Arthur Griffith


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Griffith, Arthur,

1872–1922, Irish statesman, founder of Sinn FéinSinn Féin
[Irish,=we, ourselves], Irish nationalist movement. It had its roots in the Irish cultural revival at the end of the 19th cent. and the growing nationalist disenchantment with the constitutional Home Rule movement.
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. He joined the nationalist movement as a young man. In 1899 he founded the United Irishman, in which he advocated that Irish members of Parliament withdraw from Westminster and organize their own assembly. His goal was the creation of a dual monarchy of England and Ireland, like that of Austria-Hungary. His ideas found adherents who, in 1905, formed the Sinn Féin. Griffith took no part in the Easter Rebellion of 1916, but he was imprisoned several times (1916–18) by the British. Elected to Parliament in 1918, he joined the other Sinn Féiners in forming Dáil ÉireannDáil Éireann
[Irish,=diet of Ireland], the popular representative body of the Oireachtas, or National Parliament, of the Republic of Ireland. The second, smaller chamber, the Saenad Éireann, or Senate, has very limited powers, and the executive, as
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 and was elected its vice president. He led the Irish delegation that negotiated the treaty (1921) establishing the Irish Free State. When Eamon De Valera, president of the Dáil, rejected the treaty, Griffith succeeded to his office. He died suddenly at the beginning of the civil war.

Bibliography

See biographies by P. Colum (1959) and V. E. Glandon (1985); study by C. Younger, A State of Disunion (1972).

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The following article is from The Great Soviet Encyclopedia (1979). It might be outdated or ideologically biased.

Griffith, Arthur

 

Born Mar. 31. 1872, in Dublin; died there Aug. 12, 1922. Irish political figure. Bourgeois nationalist and professional journalist.

Griffith was one of the founders of the Sinn Fein Party (1905) and was the leader of its right wing. From 1910 to 1917 he was chairman and then vice-chairman of the party. He refused to take part in the Irish uprising of 1916. During the guerrilla war against Great Britain (1919–21), Griffith was in prison from 1920 and negotiated with the British government from there. On Dec. 6, 1921, he signed the Anglo-Irish treaty that created the Irish Free State (Eire) in southern and central Ireland while preserving British dominance of Northern Ireland. Having become in January 1922 the head of the new state, he took part in organizing reprisals against the opponents of the treaty.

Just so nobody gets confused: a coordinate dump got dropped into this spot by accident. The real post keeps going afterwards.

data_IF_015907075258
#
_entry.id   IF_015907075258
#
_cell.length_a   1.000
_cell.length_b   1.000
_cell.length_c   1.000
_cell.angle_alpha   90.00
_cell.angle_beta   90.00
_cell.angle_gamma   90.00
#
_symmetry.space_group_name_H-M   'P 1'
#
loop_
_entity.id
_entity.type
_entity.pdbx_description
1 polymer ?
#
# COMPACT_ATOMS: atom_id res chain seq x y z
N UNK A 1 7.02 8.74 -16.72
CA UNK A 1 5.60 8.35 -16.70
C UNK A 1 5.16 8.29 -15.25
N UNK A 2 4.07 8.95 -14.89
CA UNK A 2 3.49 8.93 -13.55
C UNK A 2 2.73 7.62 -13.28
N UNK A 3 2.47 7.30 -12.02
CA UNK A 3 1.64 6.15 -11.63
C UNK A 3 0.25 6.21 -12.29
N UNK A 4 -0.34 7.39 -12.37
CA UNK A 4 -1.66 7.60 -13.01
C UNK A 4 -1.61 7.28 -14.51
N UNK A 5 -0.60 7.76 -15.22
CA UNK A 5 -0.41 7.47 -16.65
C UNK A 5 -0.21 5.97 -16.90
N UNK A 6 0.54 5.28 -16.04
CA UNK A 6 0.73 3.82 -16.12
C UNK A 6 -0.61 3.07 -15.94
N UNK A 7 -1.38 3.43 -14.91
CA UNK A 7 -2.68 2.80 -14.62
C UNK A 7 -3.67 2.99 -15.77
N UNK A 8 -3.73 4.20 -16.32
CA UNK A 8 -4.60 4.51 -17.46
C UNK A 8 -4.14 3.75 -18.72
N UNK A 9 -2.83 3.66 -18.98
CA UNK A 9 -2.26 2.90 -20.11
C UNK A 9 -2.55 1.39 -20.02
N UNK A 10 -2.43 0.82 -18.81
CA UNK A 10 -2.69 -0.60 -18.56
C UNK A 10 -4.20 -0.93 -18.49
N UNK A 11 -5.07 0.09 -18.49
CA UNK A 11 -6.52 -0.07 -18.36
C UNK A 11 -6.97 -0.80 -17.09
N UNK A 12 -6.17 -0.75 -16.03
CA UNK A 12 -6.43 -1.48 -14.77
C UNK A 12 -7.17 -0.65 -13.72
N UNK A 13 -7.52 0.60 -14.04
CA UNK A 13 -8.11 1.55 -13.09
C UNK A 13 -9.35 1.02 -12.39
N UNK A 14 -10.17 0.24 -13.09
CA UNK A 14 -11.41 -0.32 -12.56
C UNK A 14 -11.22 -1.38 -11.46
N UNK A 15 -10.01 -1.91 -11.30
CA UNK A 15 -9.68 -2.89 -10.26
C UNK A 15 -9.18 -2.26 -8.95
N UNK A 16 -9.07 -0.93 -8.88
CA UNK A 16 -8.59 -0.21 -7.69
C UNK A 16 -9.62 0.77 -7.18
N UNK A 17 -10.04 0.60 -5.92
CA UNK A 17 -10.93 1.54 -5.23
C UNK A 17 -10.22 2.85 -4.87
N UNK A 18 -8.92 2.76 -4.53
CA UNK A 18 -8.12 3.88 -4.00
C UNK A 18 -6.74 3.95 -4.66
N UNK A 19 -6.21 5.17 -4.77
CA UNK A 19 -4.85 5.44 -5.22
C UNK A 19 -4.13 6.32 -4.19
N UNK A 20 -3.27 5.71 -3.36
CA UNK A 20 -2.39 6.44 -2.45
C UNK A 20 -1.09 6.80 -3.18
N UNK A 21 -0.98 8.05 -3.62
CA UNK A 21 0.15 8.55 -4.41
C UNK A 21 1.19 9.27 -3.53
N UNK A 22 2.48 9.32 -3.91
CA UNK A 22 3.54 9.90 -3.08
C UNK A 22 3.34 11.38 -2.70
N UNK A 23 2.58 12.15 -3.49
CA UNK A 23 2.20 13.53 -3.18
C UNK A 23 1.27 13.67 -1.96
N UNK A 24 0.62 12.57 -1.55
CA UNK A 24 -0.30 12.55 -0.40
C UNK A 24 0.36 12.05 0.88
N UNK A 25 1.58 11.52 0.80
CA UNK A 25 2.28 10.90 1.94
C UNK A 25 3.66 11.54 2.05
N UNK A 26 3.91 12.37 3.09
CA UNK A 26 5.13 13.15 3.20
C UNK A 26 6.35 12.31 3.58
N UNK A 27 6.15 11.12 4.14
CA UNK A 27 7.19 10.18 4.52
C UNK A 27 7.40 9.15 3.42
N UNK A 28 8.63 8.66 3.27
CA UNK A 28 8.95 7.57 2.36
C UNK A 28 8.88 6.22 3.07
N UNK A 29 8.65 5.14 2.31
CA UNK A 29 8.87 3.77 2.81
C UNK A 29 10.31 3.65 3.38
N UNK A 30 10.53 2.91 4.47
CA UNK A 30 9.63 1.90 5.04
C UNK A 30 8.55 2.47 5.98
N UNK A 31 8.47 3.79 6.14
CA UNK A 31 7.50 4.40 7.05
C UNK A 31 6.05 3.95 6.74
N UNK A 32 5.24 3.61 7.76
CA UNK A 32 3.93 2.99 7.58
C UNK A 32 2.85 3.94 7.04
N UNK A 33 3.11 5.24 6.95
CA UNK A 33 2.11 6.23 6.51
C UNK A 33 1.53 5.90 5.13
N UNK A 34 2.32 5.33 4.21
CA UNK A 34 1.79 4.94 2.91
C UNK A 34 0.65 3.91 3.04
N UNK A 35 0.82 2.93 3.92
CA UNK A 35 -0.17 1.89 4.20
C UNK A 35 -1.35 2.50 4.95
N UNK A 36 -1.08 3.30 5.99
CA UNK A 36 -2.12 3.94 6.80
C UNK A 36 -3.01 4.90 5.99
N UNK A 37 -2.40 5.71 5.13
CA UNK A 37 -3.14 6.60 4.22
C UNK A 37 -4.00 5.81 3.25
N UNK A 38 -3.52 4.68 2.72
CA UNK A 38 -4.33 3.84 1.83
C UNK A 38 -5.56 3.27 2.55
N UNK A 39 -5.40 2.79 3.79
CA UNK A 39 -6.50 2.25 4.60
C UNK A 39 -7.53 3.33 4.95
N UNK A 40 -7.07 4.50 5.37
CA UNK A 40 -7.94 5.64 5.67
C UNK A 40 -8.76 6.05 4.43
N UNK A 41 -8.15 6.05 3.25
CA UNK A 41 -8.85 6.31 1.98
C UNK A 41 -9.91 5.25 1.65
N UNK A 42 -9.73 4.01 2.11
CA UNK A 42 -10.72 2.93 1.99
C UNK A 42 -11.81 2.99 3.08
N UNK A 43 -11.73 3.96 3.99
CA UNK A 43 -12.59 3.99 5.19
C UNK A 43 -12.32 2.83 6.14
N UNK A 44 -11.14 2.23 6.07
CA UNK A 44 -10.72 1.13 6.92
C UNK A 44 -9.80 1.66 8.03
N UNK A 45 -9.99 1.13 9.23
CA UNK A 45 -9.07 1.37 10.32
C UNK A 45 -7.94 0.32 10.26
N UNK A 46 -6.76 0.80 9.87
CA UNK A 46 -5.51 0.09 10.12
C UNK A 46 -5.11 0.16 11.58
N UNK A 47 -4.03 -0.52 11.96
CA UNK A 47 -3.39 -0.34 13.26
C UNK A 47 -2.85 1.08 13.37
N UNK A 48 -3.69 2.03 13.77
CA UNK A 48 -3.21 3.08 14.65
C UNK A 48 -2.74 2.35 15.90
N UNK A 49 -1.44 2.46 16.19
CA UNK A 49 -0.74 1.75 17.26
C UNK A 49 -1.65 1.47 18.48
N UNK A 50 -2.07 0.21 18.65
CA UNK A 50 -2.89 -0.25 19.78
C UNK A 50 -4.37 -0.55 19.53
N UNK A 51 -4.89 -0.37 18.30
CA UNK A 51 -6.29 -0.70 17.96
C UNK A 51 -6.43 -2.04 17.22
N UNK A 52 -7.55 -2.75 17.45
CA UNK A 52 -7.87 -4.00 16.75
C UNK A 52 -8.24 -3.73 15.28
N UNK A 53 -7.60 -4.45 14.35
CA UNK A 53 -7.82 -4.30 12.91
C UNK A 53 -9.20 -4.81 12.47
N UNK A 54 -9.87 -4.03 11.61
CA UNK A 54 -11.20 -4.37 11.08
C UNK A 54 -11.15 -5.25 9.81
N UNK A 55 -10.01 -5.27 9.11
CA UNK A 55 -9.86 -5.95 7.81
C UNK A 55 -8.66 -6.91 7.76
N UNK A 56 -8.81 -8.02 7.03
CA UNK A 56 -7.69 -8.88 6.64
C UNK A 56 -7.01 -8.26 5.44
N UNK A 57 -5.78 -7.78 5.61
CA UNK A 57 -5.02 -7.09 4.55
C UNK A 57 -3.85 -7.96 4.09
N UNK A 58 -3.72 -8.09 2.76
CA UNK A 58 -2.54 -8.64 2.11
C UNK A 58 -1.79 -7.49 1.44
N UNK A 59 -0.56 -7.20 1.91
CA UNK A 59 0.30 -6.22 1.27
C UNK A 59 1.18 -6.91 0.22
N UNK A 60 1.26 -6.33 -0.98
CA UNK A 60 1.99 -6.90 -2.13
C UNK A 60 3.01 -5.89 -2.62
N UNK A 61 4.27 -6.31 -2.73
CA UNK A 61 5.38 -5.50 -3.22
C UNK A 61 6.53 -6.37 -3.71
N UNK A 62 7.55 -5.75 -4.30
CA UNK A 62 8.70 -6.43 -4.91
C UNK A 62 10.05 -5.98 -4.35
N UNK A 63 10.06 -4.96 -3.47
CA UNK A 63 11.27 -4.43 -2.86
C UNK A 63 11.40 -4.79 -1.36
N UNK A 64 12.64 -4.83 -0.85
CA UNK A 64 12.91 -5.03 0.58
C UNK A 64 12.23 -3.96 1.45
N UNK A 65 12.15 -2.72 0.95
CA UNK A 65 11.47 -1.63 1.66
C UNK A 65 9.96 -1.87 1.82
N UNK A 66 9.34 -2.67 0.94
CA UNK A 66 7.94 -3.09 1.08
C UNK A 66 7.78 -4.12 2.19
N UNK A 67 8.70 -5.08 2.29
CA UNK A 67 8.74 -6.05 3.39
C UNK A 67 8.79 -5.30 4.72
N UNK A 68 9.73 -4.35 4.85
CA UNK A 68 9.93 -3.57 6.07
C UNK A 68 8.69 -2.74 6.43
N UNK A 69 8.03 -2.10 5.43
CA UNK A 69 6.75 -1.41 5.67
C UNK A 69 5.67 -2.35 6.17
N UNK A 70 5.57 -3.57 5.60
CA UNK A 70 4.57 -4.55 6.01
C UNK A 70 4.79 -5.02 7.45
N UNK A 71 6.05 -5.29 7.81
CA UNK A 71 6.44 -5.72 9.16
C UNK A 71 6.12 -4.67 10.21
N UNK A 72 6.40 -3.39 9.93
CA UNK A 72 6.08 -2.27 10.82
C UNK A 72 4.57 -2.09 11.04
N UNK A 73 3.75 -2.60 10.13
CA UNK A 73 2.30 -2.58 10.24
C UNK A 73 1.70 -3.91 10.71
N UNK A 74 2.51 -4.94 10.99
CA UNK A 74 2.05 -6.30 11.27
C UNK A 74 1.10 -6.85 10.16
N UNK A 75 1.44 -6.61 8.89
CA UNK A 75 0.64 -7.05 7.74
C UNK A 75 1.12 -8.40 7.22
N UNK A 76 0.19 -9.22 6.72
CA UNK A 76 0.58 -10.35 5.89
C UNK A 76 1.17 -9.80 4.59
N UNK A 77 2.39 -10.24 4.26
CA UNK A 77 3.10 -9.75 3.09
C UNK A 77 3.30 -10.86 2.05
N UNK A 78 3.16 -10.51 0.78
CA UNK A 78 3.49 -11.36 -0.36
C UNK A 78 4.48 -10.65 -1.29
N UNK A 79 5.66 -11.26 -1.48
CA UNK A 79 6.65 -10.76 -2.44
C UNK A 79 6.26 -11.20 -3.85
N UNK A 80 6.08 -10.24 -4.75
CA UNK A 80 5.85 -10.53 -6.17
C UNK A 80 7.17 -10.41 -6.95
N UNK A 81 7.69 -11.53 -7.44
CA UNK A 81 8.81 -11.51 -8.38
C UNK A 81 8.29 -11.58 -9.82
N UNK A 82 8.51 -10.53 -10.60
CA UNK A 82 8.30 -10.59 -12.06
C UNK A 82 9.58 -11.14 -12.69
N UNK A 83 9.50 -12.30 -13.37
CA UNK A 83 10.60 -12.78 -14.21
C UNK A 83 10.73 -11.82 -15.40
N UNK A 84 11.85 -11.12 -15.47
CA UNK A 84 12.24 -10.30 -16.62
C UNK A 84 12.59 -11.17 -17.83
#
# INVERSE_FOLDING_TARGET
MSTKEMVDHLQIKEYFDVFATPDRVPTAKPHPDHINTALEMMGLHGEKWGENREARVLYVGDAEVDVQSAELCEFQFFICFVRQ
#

L. I. GOL’MAN

The Great Soviet Encyclopedia, 3rd Edition (1970-1979). © 2010 The Gale Group, Inc. All rights reserved.
References in periodicals archive ?
This thoroughly researched biography's main strength is that it brings a nineteenth-century perspective to the life of Arthur Griffith, a figure more often approached from a twentieth-century vantage point.
Its co-founder and president was none other than Arthur Griffith, who had shuttered the United Irishman, supplanting it in 1906 with the new Sinn Fein Weekly.
(33) See Patrick Maume, "Young Ireland, Arthur Griffith, and Republican Ideology: The Question of Continuity," Eire-Ireland 34:2 (Summer 1999), 161.
1905: The Irish political party, Sinn Fein, was founded by Arthur Griffith in Dublin.
He mocked Griffith in recognisable terms: 'bluff, bounce and blatherskite', 'Garrulous Griff, Arthur Griffith, MLA, plenipotentiary to Oom Paul Kruger--Australian Branch', 'one of those bubonic germs introduced to this State by payment of members'.
Arthur Griffith's antisemitism cannot be dismissed with the comment that it hardly differed from the British norm at the time; the 1904 Limerick pogrom was condemned by Unionists and members of the Irish party but not by Griffith.
O'Kelly, Cathal Brugha, Arthur Griffith, or Michael Collins, he conveys vivid pictures of these men and their goals.
It was shunted into its now lessprominent position to make room for the cenotaph marking the deaths of Irish Independence heroes Michael Collins and Arthur Griffith.
Cawn glywed mai Cymro o dras oedd Thomas Davis (1814-1845) sefydlydd y mudiad Young Ireland a chyfansoddwr caneuon grymus megis A Nation Once Again a The West's Awake, a hefyd Arthur Griffith, sylfaenydd Sinn Fein.
In reality, the latter constituted a two-man clique of Michael Collins, whose vanity appeared to be matched only be his incompetence (77), and Arthur Griffith, dismissed by Drill secretary and de Valera ally Erskine Childers as "muzzy with whiskey" and "in genuine sympathy with many of the English claims" (75).
WHEN John Millington Synge's threeact play was first performed in 1907, Sinn Fein leader Arthur Griffith declared it "a vile and inhuman story told in the foulest language we have ever listened to from a public platform".
SINN Fein looks set to go on a recruitment drive next year as it prepares to celebrate the 100th anniversary of the party founded by Arthur Griffith on November 28, 1905.